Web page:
There is growing recognition that the solutions to the most vexing public health problems are likely to be those that embrace the behavioral and social sciences as key players. To address this recognition, in 2007 OBSSR adopted a new strategic prospectus1 to guide future priorities in the behavioral and social sciences at NIH. At the core of OBSSR’s vision is a vertical integration across the levels of scientific analysis, that is, a transdis- ciplinary integration of the biomedical paradigms of molecular and physiological causal mechanisms with the ecologic paradigms of multilevel (individual, group, community, societal, and global) “causes of the causes” of health and disease. 2,3
A note on terminology: As described by Stokols et al., 4
Interdisciplinarity is a more robust approach to scientific integration in the sense that team mem- bers not only combine or juxtapose concepts and methods drawn from their own different fields, but also work more intensively to integrate their divergent perspectives, even while remaining an- chored in their own respective fields. Transdisci- plinarity is a process in which team members representing different fields work together over extended periods to develop shared conceptual and methodologic frameworks that not only inte- grate but also transcend their respective disciplin- ary perspectives.
Rosenfield5 suggests that the term interdisciplinary lies between multidisciplinary and transdisciplinary science, implying a continuum along which the terms lie. How- ever, the terms interdisciplinary and transdisciplinary sci- ence are sometimes used interchangeably, both within and outside the NIH. In the short term, because much of the work described here by OBSSR involves moving from multidisciplinary to interdisciplinary science, the term interdisciplinary is used throughout most of this document. Interdisciplinary is also the most common term used in the NIH Roadmap for Medical Research. A long-term goal of OBSSR is to facilitate a process for moving from interdisciplinary analyses to the deeper conceptual synthesis and transformative momentum promised by transdisciplinary science. 6
The Value of Behavioral and Social Sciences Research Knowledge and Practice for Improving Public Health
A great deal is known about the basic science of how to change individual and population behavior. The appli- cation of findings from behavioral and social sciences research already plays a significant role in safeguarding and improving the public’s health. The following se- lected examples provide a starting point to illustrate the tremendous power of psychosocial factors alone and the value of basic and applied behavioral and social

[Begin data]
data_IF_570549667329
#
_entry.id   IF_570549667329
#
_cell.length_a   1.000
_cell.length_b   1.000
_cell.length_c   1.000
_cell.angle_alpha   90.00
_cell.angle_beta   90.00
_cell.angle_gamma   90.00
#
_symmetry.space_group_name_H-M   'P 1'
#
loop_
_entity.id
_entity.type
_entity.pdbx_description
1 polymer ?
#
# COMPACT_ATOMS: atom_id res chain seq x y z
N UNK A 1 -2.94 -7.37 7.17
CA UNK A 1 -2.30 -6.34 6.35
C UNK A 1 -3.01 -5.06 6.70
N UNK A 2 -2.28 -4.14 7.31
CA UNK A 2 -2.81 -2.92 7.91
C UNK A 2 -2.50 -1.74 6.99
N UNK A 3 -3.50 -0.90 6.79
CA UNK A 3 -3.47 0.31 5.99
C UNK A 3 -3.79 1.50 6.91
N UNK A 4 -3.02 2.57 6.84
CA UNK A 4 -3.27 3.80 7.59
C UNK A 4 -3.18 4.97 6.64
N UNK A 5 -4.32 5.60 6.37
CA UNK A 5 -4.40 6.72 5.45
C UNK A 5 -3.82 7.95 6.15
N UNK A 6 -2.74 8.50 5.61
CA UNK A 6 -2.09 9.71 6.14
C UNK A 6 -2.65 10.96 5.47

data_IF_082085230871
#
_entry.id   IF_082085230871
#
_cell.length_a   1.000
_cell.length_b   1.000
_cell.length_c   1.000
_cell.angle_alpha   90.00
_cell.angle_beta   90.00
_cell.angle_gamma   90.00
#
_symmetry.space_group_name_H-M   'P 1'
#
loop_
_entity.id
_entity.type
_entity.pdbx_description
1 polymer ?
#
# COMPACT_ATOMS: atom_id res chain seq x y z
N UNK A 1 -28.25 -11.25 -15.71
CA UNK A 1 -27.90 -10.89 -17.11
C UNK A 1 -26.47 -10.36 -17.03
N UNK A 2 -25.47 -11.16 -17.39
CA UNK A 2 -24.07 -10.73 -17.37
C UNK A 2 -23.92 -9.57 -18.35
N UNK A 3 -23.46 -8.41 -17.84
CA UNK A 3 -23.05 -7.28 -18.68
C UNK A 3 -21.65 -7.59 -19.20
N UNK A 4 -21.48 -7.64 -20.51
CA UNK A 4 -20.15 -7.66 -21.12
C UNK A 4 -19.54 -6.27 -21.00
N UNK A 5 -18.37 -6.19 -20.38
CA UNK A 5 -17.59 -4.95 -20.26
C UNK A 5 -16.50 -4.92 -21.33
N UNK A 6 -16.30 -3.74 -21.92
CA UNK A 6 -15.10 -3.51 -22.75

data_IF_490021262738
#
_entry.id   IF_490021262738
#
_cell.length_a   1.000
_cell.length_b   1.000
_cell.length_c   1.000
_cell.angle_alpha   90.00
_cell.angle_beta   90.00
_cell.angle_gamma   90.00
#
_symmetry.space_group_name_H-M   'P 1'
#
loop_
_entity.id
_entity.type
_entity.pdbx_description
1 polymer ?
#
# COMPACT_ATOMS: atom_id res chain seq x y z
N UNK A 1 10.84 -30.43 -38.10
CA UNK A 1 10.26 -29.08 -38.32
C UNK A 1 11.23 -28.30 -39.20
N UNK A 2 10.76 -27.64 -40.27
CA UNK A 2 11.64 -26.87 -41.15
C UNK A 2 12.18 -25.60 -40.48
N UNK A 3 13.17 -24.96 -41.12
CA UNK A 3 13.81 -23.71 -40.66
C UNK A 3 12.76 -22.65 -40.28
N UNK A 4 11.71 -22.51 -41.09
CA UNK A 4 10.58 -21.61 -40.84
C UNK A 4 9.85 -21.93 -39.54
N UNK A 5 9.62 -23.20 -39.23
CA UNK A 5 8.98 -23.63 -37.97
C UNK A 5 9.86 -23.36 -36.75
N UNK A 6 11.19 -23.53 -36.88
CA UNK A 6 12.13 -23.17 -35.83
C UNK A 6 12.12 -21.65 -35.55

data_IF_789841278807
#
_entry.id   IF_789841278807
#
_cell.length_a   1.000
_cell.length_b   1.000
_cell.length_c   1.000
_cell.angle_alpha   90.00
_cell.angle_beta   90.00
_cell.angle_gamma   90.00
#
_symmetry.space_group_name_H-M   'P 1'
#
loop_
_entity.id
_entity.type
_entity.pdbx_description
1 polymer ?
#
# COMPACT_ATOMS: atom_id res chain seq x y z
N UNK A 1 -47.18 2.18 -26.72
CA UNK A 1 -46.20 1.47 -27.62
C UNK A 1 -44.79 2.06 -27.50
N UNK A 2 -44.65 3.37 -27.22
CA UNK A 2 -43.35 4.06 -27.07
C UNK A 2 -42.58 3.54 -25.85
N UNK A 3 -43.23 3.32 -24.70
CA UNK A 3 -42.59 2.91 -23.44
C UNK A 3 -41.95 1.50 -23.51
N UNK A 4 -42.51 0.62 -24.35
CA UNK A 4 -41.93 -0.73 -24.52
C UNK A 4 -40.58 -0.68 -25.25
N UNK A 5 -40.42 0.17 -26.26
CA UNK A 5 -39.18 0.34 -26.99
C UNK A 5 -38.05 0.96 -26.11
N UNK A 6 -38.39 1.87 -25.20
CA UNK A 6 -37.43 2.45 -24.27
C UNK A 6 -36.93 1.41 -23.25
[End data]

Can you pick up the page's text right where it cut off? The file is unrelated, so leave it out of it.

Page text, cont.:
sciences research in informing and improving the public’s health.
Population and biological sciences identified tobacco- use behavior as the primary cause of most lung cancers and a leading cause of many other diseases, including cardiovascular disease. Behavioral and social sciences research informed the smoking interventions (individ- ual, community, and policy level) that have spurred a dramatic reduction in U.S. tobacco use since its peak in the 1960s. In fact, the past decade witnessed a decline in overall cancer death rates for the first time in a century,7 driven largely by the dramatic reduction in male smoking rates, from 54.1% at their peak in 1965 to 23.9% today.9 Within the relatively short time span of 40 years, more than 45.7 million Americans have stopped smoking.9 This is arguably one of the most successful public health interventions in recorded his- tory,10,11 and it has reduced the burden of many other diseases and excess societal expense as well. Behavioral and social sciences research can take much of the credit for this. Such research also has been at the center of understanding the multiple determinants of smoking initiation and cessation. Findings from behavioral and social sciences research have informed a broad spec- trum of approaches (e.g., policy, cessation and preven- tion programs, communication of the risks associated with tobacco use). Of these, policy interventions (e.g., smoking bans, cigarette taxes) have been found to be among the most effective strategies for reducing smok- ing prevalence. (For in-depth treatment of this topic, see Ending the Tobacco Problem: A Blueprint for the Na- tion.12) Because of behavioral and social sciences re- search, tobacco use has been changed on a massive scale despite the highly addictive nature of nicotine. 8
Another achievement of behavioral and social sci- ences research is the landmark NIH Diabetes Preven- tion Program (DPP), which showed that lifestyle changes (i.e., alterations in dietary intake and physical activity that led to a reduction in body weight) were nearly twice as effective as a common medication in reducing the risk of developing type 2 diabetes.13 An interdisciplinary effort to harness the power of the DPP intervention trial, together with lessons learned from tobacco control (especially around policy interven- tions), could help reverse the obesity and type 2 diabetes epidemics sweeping the developed world, and perhaps do so in less time than it took to cut smoking prevalence in half.
Research in the behavioral and social sciences has also spawned great progress in the development of effective treatments for the mental illnesses and disor- ders that are the leading contributors to disability. Meta-analyses show that cognitive–behavioral therapy is effective for unipolar depression, generalized anxiety disorder, panic disorder with or without agoraphobia, social phobia, posttraumatic stress disorder, childhood depressive and anxiety disorders, marital distress, an-
S212 American Journal of Preventive Medicine, Volume 35, Number 2S